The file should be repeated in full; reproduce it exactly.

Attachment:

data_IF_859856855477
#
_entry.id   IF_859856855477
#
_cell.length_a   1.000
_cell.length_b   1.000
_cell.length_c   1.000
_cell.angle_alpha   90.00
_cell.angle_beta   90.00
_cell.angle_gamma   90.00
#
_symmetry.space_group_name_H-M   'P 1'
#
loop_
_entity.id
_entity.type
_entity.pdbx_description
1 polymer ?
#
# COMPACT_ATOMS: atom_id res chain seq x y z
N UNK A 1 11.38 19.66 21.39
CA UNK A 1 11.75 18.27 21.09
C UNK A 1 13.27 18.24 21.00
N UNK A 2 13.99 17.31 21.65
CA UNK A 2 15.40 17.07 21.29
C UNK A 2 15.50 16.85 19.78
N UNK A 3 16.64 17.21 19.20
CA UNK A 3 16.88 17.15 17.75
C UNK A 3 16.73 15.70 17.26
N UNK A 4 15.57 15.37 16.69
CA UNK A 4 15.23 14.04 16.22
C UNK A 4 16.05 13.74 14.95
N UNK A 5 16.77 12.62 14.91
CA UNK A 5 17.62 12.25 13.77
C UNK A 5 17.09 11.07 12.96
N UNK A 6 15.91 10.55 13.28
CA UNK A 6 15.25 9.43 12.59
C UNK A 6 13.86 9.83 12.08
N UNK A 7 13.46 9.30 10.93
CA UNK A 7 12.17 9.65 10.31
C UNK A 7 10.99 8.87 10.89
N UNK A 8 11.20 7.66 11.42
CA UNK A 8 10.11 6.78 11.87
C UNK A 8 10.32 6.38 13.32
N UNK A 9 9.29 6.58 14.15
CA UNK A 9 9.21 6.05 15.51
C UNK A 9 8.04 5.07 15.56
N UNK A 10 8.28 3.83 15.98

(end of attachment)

data_IF_859856855477
#
_entry.id   IF_859856855477
#
_cell.length_a   1.000
_cell.length_b   1.000
_cell.length_c   1.000
_cell.angle_alpha   90.00
_cell.angle_beta   90.00
_cell.angle_gamma   90.00
#
_symmetry.space_group_name_H-M   'P 1'
#
loop_
_entity.id
_entity.type
_entity.pdbx_description
1 polymer ?
#
# COMPACT_ATOMS: atom_id res chain seq x y z
N UNK A 1 11.38 19.66 21.39
CA UNK A 1 11.75 18.27 21.09
C UNK A 1 13.27 18.24 21.00
N UNK A 2 13.99 17.31 21.65
CA UNK A 2 15.40 17.07 21.29
C UNK A 2 15.50 16.85 19.78
N UNK A 3 16.64 17.21 19.20
CA UNK A 3 16.88 17.15 17.75
C UNK A 3 16.73 15.70 17.26
N UNK A 4 15.57 15.37 16.69
CA UNK A 4 15.23 14.04 16.22
C UNK A 4 16.05 13.74 14.95
N UNK A 5 16.77 12.62 14.91
CA UNK A 5 17.62 12.25 13.77
C UNK A 5 17.09 11.07 12.96
N UNK A 6 15.91 10.55 13.28
CA UNK A 6 15.25 9.43 12.59
C UNK A 6 13.86 9.83 12.08
N UNK A 7 13.46 9.30 10.93
CA UNK A 7 12.17 9.65 10.31
C UNK A 7 10.99 8.87 10.89
N UNK A 8 11.20 7.66 11.42
CA UNK A 8 10.11 6.78 11.87
C UNK A 8 10.32 6.38 13.32
N UNK A 9 9.29 6.58 14.15
CA UNK A 9 9.21 6.05 15.51
C UNK A 9 8.04 5.07 15.56
N UNK A 10 8.28 3.83 15.98